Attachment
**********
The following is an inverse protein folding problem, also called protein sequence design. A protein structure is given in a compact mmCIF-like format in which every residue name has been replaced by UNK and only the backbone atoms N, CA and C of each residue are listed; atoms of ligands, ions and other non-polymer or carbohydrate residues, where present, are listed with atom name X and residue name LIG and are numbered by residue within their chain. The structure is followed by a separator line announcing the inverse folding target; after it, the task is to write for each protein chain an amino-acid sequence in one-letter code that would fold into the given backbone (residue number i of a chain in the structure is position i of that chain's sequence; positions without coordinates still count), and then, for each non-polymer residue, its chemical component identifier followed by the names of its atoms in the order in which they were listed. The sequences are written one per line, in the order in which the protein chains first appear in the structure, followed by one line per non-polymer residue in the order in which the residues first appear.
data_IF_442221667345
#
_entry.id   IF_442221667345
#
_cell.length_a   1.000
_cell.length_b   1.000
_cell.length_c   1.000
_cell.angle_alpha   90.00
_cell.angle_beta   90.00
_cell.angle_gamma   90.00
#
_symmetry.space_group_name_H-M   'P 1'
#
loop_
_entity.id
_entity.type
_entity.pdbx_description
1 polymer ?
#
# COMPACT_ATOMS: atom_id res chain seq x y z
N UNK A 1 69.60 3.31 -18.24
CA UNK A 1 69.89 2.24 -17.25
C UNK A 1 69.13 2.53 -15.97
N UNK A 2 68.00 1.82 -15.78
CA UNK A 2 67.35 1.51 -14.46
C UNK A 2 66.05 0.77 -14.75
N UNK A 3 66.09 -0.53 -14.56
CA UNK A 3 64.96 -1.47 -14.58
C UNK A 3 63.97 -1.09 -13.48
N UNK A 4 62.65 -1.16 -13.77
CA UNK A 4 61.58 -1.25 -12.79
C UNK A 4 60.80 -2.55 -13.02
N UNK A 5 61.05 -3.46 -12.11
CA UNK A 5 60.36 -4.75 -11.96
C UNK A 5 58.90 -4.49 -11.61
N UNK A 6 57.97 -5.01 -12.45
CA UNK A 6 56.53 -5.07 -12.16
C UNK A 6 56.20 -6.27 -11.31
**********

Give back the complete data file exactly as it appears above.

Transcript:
The following is an inverse protein folding problem, also called protein sequence design. A protein structure is given in a compact mmCIF-like format in which every residue name has been replaced by UNK and only the backbone atoms N, CA and C of each residue are listed; atoms of ligands, ions and other non-polymer or carbohydrate residues, where present, are listed with atom name X and residue name LIG and are numbered by residue within their chain. The structure is followed by a separator line announcing the inverse folding target; after it, the task is to write for each protein chain an amino-acid sequence in one-letter code that would fold into the given backbone (residue number i of a chain in the structure is position i of that chain's sequence; positions without coordinates still count), and then, for each non-polymer residue, its chemical component identifier followed by the names of its atoms in the order in which they were listed. The sequences are written one per line, in the order in which the protein chains first appear in the structure, followed by one line per non-polymer residue in the order in which the residues first appear.
data_IF_442221667345
#
_entry.id   IF_442221667345
#
_cell.length_a   1.000
_cell.length_b   1.000
_cell.length_c   1.000
_cell.angle_alpha   90.00
_cell.angle_beta   90.00
_cell.angle_gamma   90.00
#
_symmetry.space_group_name_H-M   'P 1'
#
loop_
_entity.id
_entity.type
_entity.pdbx_description
1 polymer ?
#
# COMPACT_ATOMS: atom_id res chain seq x y z
N UNK A 1 69.60 3.31 -18.24
CA UNK A 1 69.89 2.24 -17.25
C UNK A 1 69.13 2.53 -15.97
N UNK A 2 68.00 1.82 -15.78
CA UNK A 2 67.35 1.51 -14.46
C UNK A 2 66.05 0.77 -14.75
N UNK A 3 66.09 -0.53 -14.56
CA UNK A 3 64.96 -1.47 -14.58
C UNK A 3 63.97 -1.09 -13.48
N UNK A 4 62.65 -1.16 -13.77
CA UNK A 4 61.58 -1.25 -12.79
C UNK A 4 60.80 -2.55 -13.02
N UNK A 5 61.05 -3.46 -12.11
CA UNK A 5 60.36 -4.75 -11.96
C UNK A 5 58.90 -4.49 -11.61
N UNK A 6 57.97 -5.01 -12.45
CA UNK A 6 56.53 -5.07 -12.16
C UNK A 6 56.20 -6.27 -11.31